Saturday, May 8, 2010

Uncinate Processes

This stylised bird skeleton highlights the uncinate processes.
"The uncinate processes of the ribs are extensions of bone that in birds project caudally from the vertical segment of each rib. (Uncinate means hooked from Latin uncinatus, from uncinus, barb, from uncus, hook.) These processes help to strengthen the rib cage of birds by overlapping with the rib behind them.[1] They are also shown to have a role in respiration by increasing the effectiveness of muscles involved in inspiration including the appendicocostal muscles.[2]".

"The sternal ribs of well preserved examples of Rhamphorhynchus and Pteranodon bear elaborate dorsal and ventral processes that we term sternocostapophyses (Figs. 2d,f, S1c–e). These projections likely functioned as levers that increased the moment arm for the intercostal muscles, conferring an enhanced capacity for moving the sternal ribs during lung ventilation. Sternocostapophyses are analogous in function to the uncinate processes of birds and maniraptoran theropods [31][34]. However, the mechanical advantage (leverage) provided by the sternocostapophyses likely differed from that conferred by the uncinate processes of maniraptoran theropods and birds. The sternocostapophyses are located on the sternal ribs rather than the vertebral ribs and, generally, there are multiple sternocostapophyseal projections per sternal rib, rather than a singular (uncinate) process as found in birds. Similar to the uncinate processes of extant birds, the leverage provided by the sternocostapophyseal projections of pterosaurs likely lowered the work of breathing of the intercostal musculature, and resulted in costal and sternal displacement. However, in pterosaurs, the greatest mechanical advantage would have been provided in the ventral rather than dorsal thoracic region."
Sternal ribs are typically simple and rod-shaped, but those of pterosaurs possess dorsal and ventral processes that Claessens et al. (2009) term sternocostapophyses
The ribcage of pterosaurs, including those of the earliest known forms such as the Late TriassicEudimorphodon ranzii [28], consists of a large ossified sternum and distinct vertebral and sternal ribs (Fig. 2a–b, d–f). 

Cladogram illustrating the relationship of birds with major groups of non-avian coelurosaurian theropods. The numbers in circles at each branching node indicate the first appearance of feathers and other key morphological characters. 1, unbranched feathers; 2, uncinate processes on ribs; 3, true branched feathers; 4, retroverted pubis; 5, reversed hallux; 6, asymmetrical flight feathers; 7, pygostyle; 8, horny beak; 9, alula (bastard wing); 10, large, keeled sternum. Taxa indicated with an asterisk are known to have possessed either protofeathers or true feathers (From Zhou et al. 2003).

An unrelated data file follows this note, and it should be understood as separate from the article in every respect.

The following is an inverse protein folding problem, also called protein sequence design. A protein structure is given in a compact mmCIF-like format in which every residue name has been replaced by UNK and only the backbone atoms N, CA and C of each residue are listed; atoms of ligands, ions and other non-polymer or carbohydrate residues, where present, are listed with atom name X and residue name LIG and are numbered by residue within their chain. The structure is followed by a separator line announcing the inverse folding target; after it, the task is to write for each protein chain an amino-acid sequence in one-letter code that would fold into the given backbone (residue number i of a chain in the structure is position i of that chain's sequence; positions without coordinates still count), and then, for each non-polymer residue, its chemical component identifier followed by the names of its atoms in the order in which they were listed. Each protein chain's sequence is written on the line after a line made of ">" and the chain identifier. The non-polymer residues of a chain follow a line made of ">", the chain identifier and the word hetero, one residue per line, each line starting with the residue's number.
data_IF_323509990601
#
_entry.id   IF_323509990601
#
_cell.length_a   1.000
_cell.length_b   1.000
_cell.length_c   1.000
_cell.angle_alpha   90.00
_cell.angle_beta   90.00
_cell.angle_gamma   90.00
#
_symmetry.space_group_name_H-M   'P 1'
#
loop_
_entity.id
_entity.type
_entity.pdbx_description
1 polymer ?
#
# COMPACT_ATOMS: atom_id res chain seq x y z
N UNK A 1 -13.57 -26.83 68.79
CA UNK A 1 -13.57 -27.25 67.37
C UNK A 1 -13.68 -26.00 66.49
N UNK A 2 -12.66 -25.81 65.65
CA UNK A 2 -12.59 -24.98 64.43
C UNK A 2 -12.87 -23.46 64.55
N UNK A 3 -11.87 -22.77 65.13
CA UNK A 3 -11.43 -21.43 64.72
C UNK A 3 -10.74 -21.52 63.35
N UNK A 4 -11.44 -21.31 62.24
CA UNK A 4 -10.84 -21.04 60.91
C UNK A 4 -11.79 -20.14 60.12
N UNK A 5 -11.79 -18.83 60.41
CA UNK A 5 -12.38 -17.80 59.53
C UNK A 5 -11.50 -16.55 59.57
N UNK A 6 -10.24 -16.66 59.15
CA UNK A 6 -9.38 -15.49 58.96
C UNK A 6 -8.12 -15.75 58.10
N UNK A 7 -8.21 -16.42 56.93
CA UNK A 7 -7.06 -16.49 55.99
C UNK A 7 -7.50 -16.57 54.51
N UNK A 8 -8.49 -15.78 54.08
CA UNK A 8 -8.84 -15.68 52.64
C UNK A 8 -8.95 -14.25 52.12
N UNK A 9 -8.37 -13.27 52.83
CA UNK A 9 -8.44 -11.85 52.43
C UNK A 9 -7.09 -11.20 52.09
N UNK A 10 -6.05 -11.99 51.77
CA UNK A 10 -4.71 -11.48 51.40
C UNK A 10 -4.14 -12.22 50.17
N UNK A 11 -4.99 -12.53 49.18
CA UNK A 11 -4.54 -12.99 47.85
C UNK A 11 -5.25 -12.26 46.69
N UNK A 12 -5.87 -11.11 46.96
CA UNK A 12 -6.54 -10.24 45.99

Functional significance of the uncinate processes in birds -- Uncinate processes are bony projections that extend from the vertebral ribs of most extant birds. In 1935, Zimmer (1935) postulated that the uncinate processes played some role during inspiration. Other hypotheses have linked these processes with stiffening or strengthening the rib cage or providing attachment sites for muscles stabilizing the shoulder. Recent electromyographic studies of Giant Canada Geese confirmed Zimmer's hypothesis by demonstrating that these processes are integral component of the ventilatory mechanics of birds being involved in both inspiration and expiration (Codd et al. 2005). The processes are associated with fleshy parts of the Mm. intercostales externi, the Mm. appendicocostales that originates from the proximal edge of the uncinate and inserts onto the following vertebral rib. The Mm. appendicocostales is active during inspiration in Giant Canada Geese, suggesting the processes facilitate the craniad movement of the ribs, which would in turn move the sternum ventrally. The base of the uncinateprocesses serves as a brace for the insertions of the `finger-like' projections of the M. externus obliquus abdominus that pull the sternum dorsally during expiration. Given that the processes provide attachment sites for these important respiratory muscles, any change in uncinate morphology may have a significant effect on ventilation.

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